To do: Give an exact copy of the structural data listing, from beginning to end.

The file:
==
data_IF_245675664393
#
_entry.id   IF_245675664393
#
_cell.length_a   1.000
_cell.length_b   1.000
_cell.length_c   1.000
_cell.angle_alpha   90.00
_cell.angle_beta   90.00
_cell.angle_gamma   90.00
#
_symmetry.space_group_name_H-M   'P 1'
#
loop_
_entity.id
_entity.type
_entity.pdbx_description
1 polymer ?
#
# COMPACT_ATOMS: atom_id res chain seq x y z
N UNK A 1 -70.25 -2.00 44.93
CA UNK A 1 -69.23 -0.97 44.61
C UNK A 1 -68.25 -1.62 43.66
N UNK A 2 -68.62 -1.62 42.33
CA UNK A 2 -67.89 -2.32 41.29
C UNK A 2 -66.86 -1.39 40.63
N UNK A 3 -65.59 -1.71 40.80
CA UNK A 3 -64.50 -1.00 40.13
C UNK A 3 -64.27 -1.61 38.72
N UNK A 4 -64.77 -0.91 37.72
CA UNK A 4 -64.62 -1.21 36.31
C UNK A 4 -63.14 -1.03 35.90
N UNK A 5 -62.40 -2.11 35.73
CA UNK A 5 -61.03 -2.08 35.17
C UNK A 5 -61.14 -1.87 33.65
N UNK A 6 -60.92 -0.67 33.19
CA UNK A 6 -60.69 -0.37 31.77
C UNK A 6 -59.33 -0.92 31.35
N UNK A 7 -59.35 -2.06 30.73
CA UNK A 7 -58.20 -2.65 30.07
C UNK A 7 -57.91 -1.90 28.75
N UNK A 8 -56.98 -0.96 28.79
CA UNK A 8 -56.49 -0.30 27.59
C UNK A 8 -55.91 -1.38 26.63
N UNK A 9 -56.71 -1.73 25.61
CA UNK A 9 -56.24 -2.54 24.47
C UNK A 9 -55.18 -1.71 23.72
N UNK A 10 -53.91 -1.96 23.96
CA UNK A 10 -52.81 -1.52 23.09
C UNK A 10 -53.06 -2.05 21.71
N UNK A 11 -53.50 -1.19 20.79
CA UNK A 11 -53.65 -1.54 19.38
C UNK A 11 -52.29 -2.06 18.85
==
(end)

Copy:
data_IF_245675664393
#
_entry.id   IF_245675664393
#
_cell.length_a   1.000
_cell.length_b   1.000
_cell.length_c   1.000
_cell.angle_alpha   90.00
_cell.angle_beta   90.00
_cell.angle_gamma   90.00
#
_symmetry.space_group_name_H-M   'P 1'
#
loop_
_entity.id
_entity.type
_entity.pdbx_description
1 polymer ?
#
# COMPACT_ATOMS: atom_id res chain seq x y z
N UNK A 1 -70.25 -2.00 44.93
CA UNK A 1 -69.23 -0.97 44.61
C UNK A 1 -68.25 -1.62 43.66
N UNK A 2 -68.62 -1.62 42.33
CA UNK A 2 -67.89 -2.32 41.29
C UNK A 2 -66.86 -1.39 40.63
N UNK A 3 -65.59 -1.71 40.80
CA UNK A 3 -64.50 -1.00 40.13
C UNK A 3 -64.27 -1.61 38.72
N UNK A 4 -64.77 -0.91 37.72
CA UNK A 4 -64.62 -1.21 36.31
C UNK A 4 -63.14 -1.03 35.90
N UNK A 5 -62.40 -2.11 35.73
CA UNK A 5 -61.03 -2.08 35.17
C UNK A 5 -61.14 -1.87 33.65
N UNK A 6 -60.92 -0.67 33.19
CA UNK A 6 -60.69 -0.37 31.77
C UNK A 6 -59.33 -0.92 31.35
N UNK A 7 -59.35 -2.06 30.73
CA UNK A 7 -58.20 -2.65 30.07
C UNK A 7 -57.91 -1.90 28.75
N UNK A 8 -56.98 -0.96 28.79
CA UNK A 8 -56.49 -0.30 27.59
C UNK A 8 -55.91 -1.38 26.63
N UNK A 9 -56.71 -1.73 25.61
CA UNK A 9 -56.24 -2.54 24.47
C UNK A 9 -55.18 -1.71 23.72
N UNK A 10 -53.91 -1.96 23.96
CA UNK A 10 -52.81 -1.52 23.09
C UNK A 10 -53.06 -2.05 21.71
N UNK A 11 -53.50 -1.19 20.79
CA UNK A 11 -53.65 -1.54 19.38
C UNK A 11 -52.29 -2.06 18.85